[The following letter was written to the interpreting agencies in Rochester, NY to militate for a pay differential when interpreting for Deaf-Blind people.]
In cities with a large population of Deaf-Blind people, there is a pay differential between interpreting for them and deaf sighted people. The purpose of this document is to validate the aforementioned pay differential and to propose it be adopted in Rochester, NY. The added responsibilities can be divided into the following categories: guiding, setting up the environment, knowing and using a variety of communication options/methods, providing visual information, knowing Deaf-Blind culture and making appropriate adaptations, dealing with fatigue, and preventing injury.
GUIDING: Although Deaf-Blind people are used to negotiating terrain on their own, when an interpreter is working with a Deaf-Blind client, it is expected that the interpreter assist with orientation and mobility during the assignment to save precious time during an interpreting assignment. This function can be described as being an SSP (Support Service Person or Provider) and in some communities there are people that do this alone as a paid service. If the client needs to go to the bathroom, the interpreter will lead them to it and (if they are both of the same gender,) lead them to a urinal or commode, direct them to the sink, and show them where to dry their hands. There are special ways to lead clients up and down stairs, through doors (revolving and hinged), into elevators, onto escalators and mobile walkways, around obstacles, seat them (fixed, mobile, and booths), and help guide them into and out of cars. If there will be a lunch break or snacks, the interpreter will need to bring them to the food area, describe what is available, assist them in carrying it, and guide them to the proper area to pay and eat. The client may wish to meet specific people during the meal and will need to be guided to them.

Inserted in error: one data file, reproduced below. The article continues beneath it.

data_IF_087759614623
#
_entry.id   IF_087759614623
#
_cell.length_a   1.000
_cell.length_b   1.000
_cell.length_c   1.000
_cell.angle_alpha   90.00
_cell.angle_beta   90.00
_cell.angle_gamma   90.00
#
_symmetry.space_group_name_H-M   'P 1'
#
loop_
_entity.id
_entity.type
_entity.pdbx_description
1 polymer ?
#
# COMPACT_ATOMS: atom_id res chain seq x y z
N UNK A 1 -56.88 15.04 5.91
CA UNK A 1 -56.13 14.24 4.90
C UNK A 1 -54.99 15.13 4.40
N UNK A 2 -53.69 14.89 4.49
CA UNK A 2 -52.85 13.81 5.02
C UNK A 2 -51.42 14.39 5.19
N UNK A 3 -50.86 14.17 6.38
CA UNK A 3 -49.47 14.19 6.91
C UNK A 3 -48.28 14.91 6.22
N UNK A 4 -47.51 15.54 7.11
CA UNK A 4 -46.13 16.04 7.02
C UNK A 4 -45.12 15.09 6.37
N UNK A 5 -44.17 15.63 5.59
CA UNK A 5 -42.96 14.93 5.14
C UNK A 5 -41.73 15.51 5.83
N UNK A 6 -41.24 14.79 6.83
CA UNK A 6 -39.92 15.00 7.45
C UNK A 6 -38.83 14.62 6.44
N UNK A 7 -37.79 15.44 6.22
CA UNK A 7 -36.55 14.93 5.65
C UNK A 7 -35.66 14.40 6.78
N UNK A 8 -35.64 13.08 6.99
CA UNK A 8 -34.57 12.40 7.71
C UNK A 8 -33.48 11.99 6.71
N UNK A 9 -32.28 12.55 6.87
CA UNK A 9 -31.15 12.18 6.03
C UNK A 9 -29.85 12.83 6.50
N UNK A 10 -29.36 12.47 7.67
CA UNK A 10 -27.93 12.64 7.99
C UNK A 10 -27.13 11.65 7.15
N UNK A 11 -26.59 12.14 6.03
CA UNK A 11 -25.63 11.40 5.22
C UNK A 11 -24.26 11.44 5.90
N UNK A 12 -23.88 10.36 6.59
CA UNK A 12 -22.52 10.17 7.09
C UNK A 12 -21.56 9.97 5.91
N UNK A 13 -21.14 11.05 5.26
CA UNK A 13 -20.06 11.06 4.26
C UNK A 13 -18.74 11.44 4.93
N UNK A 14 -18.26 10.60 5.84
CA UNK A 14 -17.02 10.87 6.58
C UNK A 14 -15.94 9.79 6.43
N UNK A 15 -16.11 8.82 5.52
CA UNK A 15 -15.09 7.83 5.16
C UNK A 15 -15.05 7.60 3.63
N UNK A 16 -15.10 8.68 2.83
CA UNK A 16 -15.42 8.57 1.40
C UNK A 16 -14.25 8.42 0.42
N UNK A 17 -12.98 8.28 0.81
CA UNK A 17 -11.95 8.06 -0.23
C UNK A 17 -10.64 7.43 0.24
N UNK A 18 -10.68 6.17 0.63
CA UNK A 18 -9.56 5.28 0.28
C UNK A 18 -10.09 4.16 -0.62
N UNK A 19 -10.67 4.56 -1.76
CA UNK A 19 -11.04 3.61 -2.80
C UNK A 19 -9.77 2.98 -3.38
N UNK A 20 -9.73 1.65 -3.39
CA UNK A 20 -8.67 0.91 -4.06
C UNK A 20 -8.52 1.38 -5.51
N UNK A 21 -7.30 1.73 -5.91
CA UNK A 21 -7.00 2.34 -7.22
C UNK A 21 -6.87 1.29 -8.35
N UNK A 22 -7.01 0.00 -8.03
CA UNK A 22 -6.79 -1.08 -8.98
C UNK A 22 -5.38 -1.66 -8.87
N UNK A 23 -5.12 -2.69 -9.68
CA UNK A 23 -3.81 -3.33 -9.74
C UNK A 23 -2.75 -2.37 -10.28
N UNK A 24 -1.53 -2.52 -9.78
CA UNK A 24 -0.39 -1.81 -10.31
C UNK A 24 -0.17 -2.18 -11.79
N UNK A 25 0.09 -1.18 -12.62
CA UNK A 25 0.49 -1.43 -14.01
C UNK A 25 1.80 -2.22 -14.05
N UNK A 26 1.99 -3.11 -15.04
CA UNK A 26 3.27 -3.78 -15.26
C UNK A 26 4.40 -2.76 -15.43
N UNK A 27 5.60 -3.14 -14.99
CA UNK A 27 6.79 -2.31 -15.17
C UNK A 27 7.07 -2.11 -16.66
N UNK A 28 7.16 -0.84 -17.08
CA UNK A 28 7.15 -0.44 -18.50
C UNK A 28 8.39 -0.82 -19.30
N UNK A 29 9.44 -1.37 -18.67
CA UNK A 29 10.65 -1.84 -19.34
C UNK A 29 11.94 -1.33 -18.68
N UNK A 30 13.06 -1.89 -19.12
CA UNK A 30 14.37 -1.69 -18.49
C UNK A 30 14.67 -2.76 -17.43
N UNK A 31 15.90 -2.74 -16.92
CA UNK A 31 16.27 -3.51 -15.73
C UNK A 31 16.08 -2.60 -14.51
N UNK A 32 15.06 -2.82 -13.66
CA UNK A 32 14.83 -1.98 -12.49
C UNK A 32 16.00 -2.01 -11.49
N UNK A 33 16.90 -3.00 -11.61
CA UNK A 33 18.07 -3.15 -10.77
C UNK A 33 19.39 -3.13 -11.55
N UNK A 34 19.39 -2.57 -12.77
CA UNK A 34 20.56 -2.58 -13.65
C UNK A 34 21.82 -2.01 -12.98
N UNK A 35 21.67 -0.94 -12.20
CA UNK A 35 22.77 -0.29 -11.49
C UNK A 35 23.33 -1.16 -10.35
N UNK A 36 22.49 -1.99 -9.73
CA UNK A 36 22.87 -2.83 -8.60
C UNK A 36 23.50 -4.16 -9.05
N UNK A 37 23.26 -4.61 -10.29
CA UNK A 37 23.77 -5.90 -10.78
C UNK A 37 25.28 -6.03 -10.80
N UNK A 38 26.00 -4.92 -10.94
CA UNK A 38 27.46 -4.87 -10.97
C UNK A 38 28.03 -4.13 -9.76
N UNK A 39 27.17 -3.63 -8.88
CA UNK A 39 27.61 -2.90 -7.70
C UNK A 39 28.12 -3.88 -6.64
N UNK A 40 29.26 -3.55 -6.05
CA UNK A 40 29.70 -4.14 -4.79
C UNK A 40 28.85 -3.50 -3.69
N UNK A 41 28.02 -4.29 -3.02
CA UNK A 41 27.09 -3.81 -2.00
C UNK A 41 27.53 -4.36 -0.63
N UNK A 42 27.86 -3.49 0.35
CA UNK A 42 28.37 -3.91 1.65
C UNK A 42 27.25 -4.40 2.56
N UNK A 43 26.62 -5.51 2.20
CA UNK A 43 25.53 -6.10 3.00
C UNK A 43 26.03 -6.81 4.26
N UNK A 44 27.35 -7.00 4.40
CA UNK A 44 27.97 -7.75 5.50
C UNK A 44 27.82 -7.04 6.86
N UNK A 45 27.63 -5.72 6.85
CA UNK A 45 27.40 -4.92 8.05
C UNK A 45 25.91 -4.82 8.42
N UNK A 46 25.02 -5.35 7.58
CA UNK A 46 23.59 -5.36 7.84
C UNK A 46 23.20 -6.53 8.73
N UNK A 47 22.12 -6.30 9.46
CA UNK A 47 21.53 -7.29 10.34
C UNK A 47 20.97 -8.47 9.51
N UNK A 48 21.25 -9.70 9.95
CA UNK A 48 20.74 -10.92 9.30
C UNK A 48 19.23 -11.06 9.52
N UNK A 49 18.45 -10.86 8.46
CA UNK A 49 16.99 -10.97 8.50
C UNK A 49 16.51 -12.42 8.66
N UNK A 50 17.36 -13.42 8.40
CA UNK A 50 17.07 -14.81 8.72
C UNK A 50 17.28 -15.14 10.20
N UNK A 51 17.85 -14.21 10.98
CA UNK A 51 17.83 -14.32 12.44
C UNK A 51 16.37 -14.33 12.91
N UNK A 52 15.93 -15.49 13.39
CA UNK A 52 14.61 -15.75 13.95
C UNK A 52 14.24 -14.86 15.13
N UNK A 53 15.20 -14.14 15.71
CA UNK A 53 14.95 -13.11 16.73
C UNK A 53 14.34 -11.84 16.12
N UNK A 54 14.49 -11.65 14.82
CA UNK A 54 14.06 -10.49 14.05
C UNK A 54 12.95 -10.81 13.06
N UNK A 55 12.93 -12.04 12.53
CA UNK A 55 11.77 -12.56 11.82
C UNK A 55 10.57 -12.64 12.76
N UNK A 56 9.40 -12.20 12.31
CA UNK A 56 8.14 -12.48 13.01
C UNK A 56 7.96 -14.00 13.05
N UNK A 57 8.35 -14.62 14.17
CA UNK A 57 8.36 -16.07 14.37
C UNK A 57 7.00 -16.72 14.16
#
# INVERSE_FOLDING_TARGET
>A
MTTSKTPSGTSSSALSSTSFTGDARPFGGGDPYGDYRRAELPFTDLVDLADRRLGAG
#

SETTING UP THE ENVIRONMENT: Before the interpreting assignment, the interpreter will need to work with the client to agree on the best seating for the interpreter to hear, for the client to see if s/he has some vision, so that the client and interpreter are seated for maximum ease of communication and minimal fatigue. Lighting should be good but not bother sensitive eyes or distract from the two seeing each other.
KNOWING COMMUNICATION OPTIONS: Deaf-Blind people use a great variety of communication methods: tactile ASL (hand-on-hand), tracking (hands on wrists to keep the interpreter from signing outside of the clients visual envelope and to assist in seeing/feeling the movement of the hands), print on palm, close visual, distant signing (because the visual field is so small the interpreter must be seen in a small space), limited space/tunnel vision (where the interpreter must avoid certain dead areas in the person's visual field), Tadoma (rare, the clients hands are placed on the interpreter's jaws for Speech reading), and tactile fingerspelling. The interpreter needs to know how and when to use any of these and be flexible in communicating. ASL is a visual language and must be modified for people with limited or no vision. Subtle movements that accompany facial grammar must be accentuated for clarity or have signs added. Tactile fingerspelling must be clear, slow, and paused to separate words.